When I was younger, I was a staunch proponent of the death penalty. It was justice being served in its purest form. If you killed someone else, or committed another type of heinous crime, then you were going to get what was coming to you: an eye for an eye. But that was when I was younger. Before I understood the intricacies of poverty, the fallibility of the criminal justice system, the true value of a human life and the irreversibility of ending it. That was when I saw things in black and white, and not in the overwhelming gray scale that more accurately depicts our world.
Now, as an adult, I passionately believe that capital punishment should be, needs to be, abolished. Today, there are over 140 countries that have done away with the death penalty–almost ⅔ of all of the countries across the globe. And yet our country, a world leader in many respects, continues to execute human beings at an alarming rate (1,446 people killed since 1977).
The death penalty is a horrendous symptom of a culture of violence, not a solution to it, and I implore you to consider the following factors when assessing capital punishment:
Innocent people die: Inherently, as humans (and subsequently as jury/judge), we are prone to making mistakes–we are not omniscient nor all-knowing. There is no redress once someone has been executed, no apology that can bring them back, no amount of money that can serve as restitution.
Human rights are denied: The Right to Life is at the core of the Universal Declaration of Human Rights. If we pick and choose which of these rights we will honor, how can we have any say or influence with other countries atrociously violating other stated rights?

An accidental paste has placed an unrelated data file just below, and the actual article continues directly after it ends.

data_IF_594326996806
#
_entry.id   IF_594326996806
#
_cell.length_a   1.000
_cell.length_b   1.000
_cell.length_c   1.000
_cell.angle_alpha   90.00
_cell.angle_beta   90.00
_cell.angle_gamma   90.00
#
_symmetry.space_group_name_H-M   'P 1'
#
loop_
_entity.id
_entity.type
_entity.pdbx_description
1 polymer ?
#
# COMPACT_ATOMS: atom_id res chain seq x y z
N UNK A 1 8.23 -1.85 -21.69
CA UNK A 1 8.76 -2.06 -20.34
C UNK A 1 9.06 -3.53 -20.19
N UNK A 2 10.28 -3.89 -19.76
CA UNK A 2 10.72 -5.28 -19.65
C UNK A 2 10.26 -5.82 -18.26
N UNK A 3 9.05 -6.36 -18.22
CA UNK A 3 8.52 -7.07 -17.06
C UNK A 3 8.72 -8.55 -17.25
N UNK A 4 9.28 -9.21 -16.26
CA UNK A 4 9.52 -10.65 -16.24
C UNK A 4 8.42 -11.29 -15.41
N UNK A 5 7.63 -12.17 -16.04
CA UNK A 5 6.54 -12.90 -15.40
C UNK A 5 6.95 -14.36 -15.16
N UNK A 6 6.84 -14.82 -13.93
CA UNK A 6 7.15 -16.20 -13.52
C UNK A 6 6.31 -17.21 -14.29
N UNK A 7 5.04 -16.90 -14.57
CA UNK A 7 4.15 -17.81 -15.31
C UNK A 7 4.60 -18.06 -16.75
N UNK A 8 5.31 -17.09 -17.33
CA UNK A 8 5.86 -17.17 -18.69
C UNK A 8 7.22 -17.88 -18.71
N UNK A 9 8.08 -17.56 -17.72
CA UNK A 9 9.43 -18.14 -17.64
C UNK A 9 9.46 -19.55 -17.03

Crime is not deterred: If capital punishment was an effective tool in deterring crime we would not see the random and sporadic fluctuation of both crime and/or the death penalty that we have seen throughout the last half of a century.
Discrimination runs rampant: The death penalty has been shown to be unequivocally discriminatory against not only race, but also socio-economic class. The percentages of minorities and/or those living in poverty who are sentenced to death are exponentially greater than their white, middle to upper socioeconomic status, counterparts.
Revenge isn’t as sweet as you would think: Studies have shown that despite the perception that executing an offender will help the victim’s family with closure (a sense of justice, etc.) the reality is far different. The majority of families studied reported not feeling the sense of relief or the “filling of the void” that they had expected to feel once the offender was killed.
If the death penalty is a symptom, the root cause is a culture that perpetuates and glorifies violence. It is the ultimate paradox to think that murder will prevent murder; that killing will lead to peace. Violence breeds violence. There has to be a better way. Look at the numbers, read the studies, educate yourselves on this fractured “justice” system.
And ask yourself–if we continue taking an eye for an eye, will we leave the whole world blind?